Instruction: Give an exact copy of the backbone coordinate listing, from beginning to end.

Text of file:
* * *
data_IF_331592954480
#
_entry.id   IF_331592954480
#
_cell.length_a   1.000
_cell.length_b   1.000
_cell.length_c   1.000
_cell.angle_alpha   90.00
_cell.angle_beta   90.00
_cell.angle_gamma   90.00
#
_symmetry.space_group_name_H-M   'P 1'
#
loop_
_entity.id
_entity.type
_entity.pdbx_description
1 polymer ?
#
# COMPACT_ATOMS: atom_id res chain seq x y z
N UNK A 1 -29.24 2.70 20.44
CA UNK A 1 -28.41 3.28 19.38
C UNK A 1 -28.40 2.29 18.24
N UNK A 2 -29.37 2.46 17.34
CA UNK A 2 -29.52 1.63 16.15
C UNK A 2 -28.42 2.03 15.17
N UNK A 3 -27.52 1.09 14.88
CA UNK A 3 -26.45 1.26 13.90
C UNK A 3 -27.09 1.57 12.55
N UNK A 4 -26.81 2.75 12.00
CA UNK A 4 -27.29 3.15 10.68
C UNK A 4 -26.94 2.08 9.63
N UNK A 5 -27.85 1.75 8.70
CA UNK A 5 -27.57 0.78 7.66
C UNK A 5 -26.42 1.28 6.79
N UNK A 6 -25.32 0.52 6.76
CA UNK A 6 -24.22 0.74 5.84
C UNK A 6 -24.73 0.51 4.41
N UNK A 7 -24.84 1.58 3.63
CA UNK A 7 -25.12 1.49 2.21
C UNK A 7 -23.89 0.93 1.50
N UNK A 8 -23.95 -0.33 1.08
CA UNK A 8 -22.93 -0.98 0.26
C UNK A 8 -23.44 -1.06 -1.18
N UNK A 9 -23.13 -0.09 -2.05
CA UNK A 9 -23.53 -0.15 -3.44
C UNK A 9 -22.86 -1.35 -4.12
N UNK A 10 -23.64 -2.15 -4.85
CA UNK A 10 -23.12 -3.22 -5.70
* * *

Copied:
data_IF_331592954480
#
_entry.id   IF_331592954480
#
_cell.length_a   1.000
_cell.length_b   1.000
_cell.length_c   1.000
_cell.angle_alpha   90.00
_cell.angle_beta   90.00
_cell.angle_gamma   90.00
#
_symmetry.space_group_name_H-M   'P 1'
#
loop_
_entity.id
_entity.type
_entity.pdbx_description
1 polymer ?
#
# COMPACT_ATOMS: atom_id res chain seq x y z
N UNK A 1 -29.24 2.70 20.44
CA UNK A 1 -28.41 3.28 19.38
C UNK A 1 -28.40 2.29 18.24
N UNK A 2 -29.37 2.46 17.34
CA UNK A 2 -29.52 1.63 16.15
C UNK A 2 -28.42 2.03 15.17
N UNK A 3 -27.52 1.09 14.88
CA UNK A 3 -26.45 1.26 13.90
C UNK A 3 -27.09 1.57 12.55
N UNK A 4 -26.81 2.75 12.00
CA UNK A 4 -27.29 3.15 10.68
C UNK A 4 -26.94 2.08 9.63
N UNK A 5 -27.85 1.75 8.70
CA UNK A 5 -27.57 0.78 7.66
C UNK A 5 -26.42 1.28 6.79
N UNK A 6 -25.32 0.52 6.76
CA UNK A 6 -24.22 0.74 5.84
C UNK A 6 -24.73 0.51 4.41
N UNK A 7 -24.84 1.58 3.63
CA UNK A 7 -25.12 1.49 2.21
C UNK A 7 -23.89 0.93 1.50
N UNK A 8 -23.95 -0.33 1.08
CA UNK A 8 -22.93 -0.98 0.26
C UNK A 8 -23.44 -1.06 -1.18
N UNK A 9 -23.13 -0.09 -2.05
CA UNK A 9 -23.53 -0.15 -3.44
C UNK A 9 -22.86 -1.35 -4.12
N UNK A 10 -23.64 -2.15 -4.85
CA UNK A 10 -23.12 -3.22 -5.70